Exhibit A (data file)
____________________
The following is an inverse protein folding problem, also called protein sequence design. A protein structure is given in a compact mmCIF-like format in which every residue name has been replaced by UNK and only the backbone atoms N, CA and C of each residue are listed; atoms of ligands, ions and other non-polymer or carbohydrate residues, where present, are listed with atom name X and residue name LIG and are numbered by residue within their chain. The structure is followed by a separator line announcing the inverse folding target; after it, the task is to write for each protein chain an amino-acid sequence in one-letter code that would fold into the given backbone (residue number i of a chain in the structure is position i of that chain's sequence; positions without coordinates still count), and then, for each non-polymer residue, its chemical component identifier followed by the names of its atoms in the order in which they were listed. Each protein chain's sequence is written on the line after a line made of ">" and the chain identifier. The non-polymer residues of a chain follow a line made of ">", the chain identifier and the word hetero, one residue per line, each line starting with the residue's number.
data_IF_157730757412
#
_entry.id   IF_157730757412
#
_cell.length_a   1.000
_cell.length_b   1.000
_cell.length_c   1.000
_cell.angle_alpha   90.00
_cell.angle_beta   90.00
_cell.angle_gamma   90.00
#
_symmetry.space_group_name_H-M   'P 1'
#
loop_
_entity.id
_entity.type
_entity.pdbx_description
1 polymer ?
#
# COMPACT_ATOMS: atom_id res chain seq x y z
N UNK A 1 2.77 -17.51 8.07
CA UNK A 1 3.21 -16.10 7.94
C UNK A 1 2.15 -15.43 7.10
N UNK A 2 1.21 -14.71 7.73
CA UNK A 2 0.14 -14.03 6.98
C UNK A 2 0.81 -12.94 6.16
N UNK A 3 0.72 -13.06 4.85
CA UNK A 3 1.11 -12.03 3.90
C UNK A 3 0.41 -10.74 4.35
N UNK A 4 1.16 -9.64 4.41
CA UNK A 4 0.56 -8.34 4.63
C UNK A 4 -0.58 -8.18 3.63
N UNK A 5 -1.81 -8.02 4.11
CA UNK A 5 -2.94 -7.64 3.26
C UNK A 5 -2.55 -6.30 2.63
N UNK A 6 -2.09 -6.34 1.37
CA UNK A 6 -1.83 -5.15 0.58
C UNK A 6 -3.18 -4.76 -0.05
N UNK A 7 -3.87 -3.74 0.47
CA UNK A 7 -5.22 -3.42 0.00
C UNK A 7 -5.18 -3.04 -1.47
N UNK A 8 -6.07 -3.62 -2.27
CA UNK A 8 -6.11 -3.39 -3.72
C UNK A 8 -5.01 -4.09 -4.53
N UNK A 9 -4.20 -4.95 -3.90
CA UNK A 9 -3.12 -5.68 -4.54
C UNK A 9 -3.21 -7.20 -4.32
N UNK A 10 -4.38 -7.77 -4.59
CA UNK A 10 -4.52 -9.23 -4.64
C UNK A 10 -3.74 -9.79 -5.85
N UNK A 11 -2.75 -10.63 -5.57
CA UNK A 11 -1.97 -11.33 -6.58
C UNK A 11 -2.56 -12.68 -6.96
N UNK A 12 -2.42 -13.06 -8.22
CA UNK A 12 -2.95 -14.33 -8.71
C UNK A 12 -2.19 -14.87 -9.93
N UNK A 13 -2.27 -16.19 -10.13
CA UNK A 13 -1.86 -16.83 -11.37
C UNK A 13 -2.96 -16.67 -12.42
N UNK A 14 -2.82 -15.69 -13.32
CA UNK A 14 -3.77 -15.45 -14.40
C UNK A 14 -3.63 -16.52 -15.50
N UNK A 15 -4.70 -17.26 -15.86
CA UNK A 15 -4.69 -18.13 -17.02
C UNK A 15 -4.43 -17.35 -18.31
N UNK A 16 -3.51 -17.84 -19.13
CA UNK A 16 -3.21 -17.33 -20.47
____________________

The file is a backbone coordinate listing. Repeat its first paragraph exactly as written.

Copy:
The following is an inverse protein folding problem, also called protein sequence design. A protein structure is given in a compact mmCIF-like format in which every residue name has been replaced by UNK and only the backbone atoms N, CA and C of each residue are listed; atoms of ligands, ions and other non-polymer or carbohydrate residues, where present, are listed with atom name X and residue name LIG and are numbered by residue within their chain. The structure is followed by a separator line announcing the inverse folding target; after it, the task is to write for each protein chain an amino-acid sequence in one-letter code that would fold into the given backbone (residue number i of a chain in the structure is position i of that chain's sequence; positions without coordinates still count), and then, for each non-polymer residue, its chemical component identifier followed by the names of its atoms in the order in which they were listed. Each protein chain's sequence is written on the line after a line made of ">" and the chain identifier. The non-polymer residues of a chain follow a line made of ">", the chain identifier and the word hetero, one residue per line, each line starting with the residue's number.